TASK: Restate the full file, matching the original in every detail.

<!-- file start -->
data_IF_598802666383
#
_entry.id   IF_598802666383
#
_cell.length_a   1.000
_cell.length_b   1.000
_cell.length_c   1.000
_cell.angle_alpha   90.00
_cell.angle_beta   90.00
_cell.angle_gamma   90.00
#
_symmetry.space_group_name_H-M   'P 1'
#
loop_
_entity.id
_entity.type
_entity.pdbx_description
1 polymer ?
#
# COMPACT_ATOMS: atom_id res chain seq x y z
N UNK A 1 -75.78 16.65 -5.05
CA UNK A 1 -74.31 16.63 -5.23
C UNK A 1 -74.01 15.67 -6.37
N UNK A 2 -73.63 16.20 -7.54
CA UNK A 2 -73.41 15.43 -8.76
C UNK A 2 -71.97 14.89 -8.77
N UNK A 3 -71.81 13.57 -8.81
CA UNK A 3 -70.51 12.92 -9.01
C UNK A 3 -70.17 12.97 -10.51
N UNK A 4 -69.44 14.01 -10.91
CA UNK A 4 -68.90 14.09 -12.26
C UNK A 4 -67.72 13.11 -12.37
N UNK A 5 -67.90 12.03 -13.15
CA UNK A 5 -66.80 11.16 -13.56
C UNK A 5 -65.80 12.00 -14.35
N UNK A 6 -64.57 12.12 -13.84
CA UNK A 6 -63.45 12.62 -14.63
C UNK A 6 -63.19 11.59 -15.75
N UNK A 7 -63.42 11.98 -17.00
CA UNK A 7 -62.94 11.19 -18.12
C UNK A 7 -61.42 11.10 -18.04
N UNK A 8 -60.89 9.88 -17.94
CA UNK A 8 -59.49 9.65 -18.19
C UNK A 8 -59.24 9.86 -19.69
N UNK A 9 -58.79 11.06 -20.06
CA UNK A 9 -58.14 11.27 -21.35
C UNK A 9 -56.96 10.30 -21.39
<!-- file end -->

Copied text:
data_IF_598802666383
#
_entry.id   IF_598802666383
#
_cell.length_a   1.000
_cell.length_b   1.000
_cell.length_c   1.000
_cell.angle_alpha   90.00
_cell.angle_beta   90.00
_cell.angle_gamma   90.00
#
_symmetry.space_group_name_H-M   'P 1'
#
loop_
_entity.id
_entity.type
_entity.pdbx_description
1 polymer ?
#
# COMPACT_ATOMS: atom_id res chain seq x y z
N UNK A 1 -75.78 16.65 -5.05
CA UNK A 1 -74.31 16.63 -5.23
C UNK A 1 -74.01 15.67 -6.37
N UNK A 2 -73.63 16.20 -7.54
CA UNK A 2 -73.41 15.43 -8.76
C UNK A 2 -71.97 14.89 -8.77
N UNK A 3 -71.81 13.57 -8.81
CA UNK A 3 -70.51 12.92 -9.01
C UNK A 3 -70.17 12.97 -10.51
N UNK A 4 -69.44 14.01 -10.91
CA UNK A 4 -68.90 14.09 -12.26
C UNK A 4 -67.72 13.11 -12.37
N UNK A 5 -67.90 12.03 -13.15
CA UNK A 5 -66.80 11.16 -13.56
C UNK A 5 -65.80 12.00 -14.35
N UNK A 6 -64.57 12.12 -13.84
CA UNK A 6 -63.45 12.62 -14.63
C UNK A 6 -63.19 11.59 -15.75
N UNK A 7 -63.42 11.98 -17.00
CA UNK A 7 -62.94 11.19 -18.12
C UNK A 7 -61.42 11.10 -18.04
N UNK A 8 -60.89 9.88 -17.94
CA UNK A 8 -59.49 9.65 -18.19
C UNK A 8 -59.24 9.86 -19.69
N UNK A 9 -58.79 11.06 -20.06
CA UNK A 9 -58.14 11.27 -21.35
C UNK A 9 -56.96 10.30 -21.39